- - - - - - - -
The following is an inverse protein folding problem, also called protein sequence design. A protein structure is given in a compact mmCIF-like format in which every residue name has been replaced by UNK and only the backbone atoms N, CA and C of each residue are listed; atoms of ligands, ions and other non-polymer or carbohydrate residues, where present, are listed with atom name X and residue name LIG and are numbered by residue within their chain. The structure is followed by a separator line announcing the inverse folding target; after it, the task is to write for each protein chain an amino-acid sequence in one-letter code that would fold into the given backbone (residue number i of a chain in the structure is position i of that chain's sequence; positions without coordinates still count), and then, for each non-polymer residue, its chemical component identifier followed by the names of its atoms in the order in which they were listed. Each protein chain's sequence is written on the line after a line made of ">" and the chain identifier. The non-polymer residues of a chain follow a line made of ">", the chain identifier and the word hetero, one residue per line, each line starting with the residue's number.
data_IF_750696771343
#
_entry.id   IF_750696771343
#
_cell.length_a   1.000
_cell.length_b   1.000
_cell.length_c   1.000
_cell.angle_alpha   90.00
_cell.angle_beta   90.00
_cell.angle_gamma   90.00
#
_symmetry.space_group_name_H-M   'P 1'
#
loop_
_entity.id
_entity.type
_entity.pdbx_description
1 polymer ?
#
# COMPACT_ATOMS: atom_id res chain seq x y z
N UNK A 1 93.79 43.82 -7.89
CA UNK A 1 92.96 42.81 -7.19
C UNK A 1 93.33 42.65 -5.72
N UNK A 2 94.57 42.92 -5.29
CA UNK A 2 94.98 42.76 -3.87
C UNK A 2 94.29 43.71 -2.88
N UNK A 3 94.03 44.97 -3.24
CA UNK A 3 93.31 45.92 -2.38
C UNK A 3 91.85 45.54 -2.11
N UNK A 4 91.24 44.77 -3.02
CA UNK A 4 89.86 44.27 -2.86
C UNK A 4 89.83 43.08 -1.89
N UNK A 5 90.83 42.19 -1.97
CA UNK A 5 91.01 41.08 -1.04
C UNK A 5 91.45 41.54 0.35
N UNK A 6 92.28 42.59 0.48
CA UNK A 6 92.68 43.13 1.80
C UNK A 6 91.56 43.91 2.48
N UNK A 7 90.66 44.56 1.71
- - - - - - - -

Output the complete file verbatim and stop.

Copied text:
The following is an inverse protein folding problem, also called protein sequence design. A protein structure is given in a compact mmCIF-like format in which every residue name has been replaced by UNK and only the backbone atoms N, CA and C of each residue are listed; atoms of ligands, ions and other non-polymer or carbohydrate residues, where present, are listed with atom name X and residue name LIG and are numbered by residue within their chain. The structure is followed by a separator line announcing the inverse folding target; after it, the task is to write for each protein chain an amino-acid sequence in one-letter code that would fold into the given backbone (residue number i of a chain in the structure is position i of that chain's sequence; positions without coordinates still count), and then, for each non-polymer residue, its chemical component identifier followed by the names of its atoms in the order in which they were listed. Each protein chain's sequence is written on the line after a line made of ">" and the chain identifier. The non-polymer residues of a chain follow a line made of ">", the chain identifier and the word hetero, one residue per line, each line starting with the residue's number.
data_IF_750696771343
#
_entry.id   IF_750696771343
#
_cell.length_a   1.000
_cell.length_b   1.000
_cell.length_c   1.000
_cell.angle_alpha   90.00
_cell.angle_beta   90.00
_cell.angle_gamma   90.00
#
_symmetry.space_group_name_H-M   'P 1'
#
loop_
_entity.id
_entity.type
_entity.pdbx_description
1 polymer ?
#
# COMPACT_ATOMS: atom_id res chain seq x y z
N UNK A 1 93.79 43.82 -7.89
CA UNK A 1 92.96 42.81 -7.19
C UNK A 1 93.33 42.65 -5.72
N UNK A 2 94.57 42.92 -5.29
CA UNK A 2 94.98 42.76 -3.87
C UNK A 2 94.29 43.71 -2.88
N UNK A 3 94.03 44.97 -3.24
CA UNK A 3 93.31 45.92 -2.38
C UNK A 3 91.85 45.54 -2.11
N UNK A 4 91.24 44.77 -3.02
CA UNK A 4 89.86 44.27 -2.86
C UNK A 4 89.83 43.08 -1.89
N UNK A 5 90.83 42.19 -1.97
CA UNK A 5 91.01 41.08 -1.04
C UNK A 5 91.45 41.54 0.35
N UNK A 6 92.28 42.59 0.48
CA UNK A 6 92.68 43.13 1.80
C UNK A 6 91.56 43.91 2.48
N UNK A 7 90.66 44.56 1.71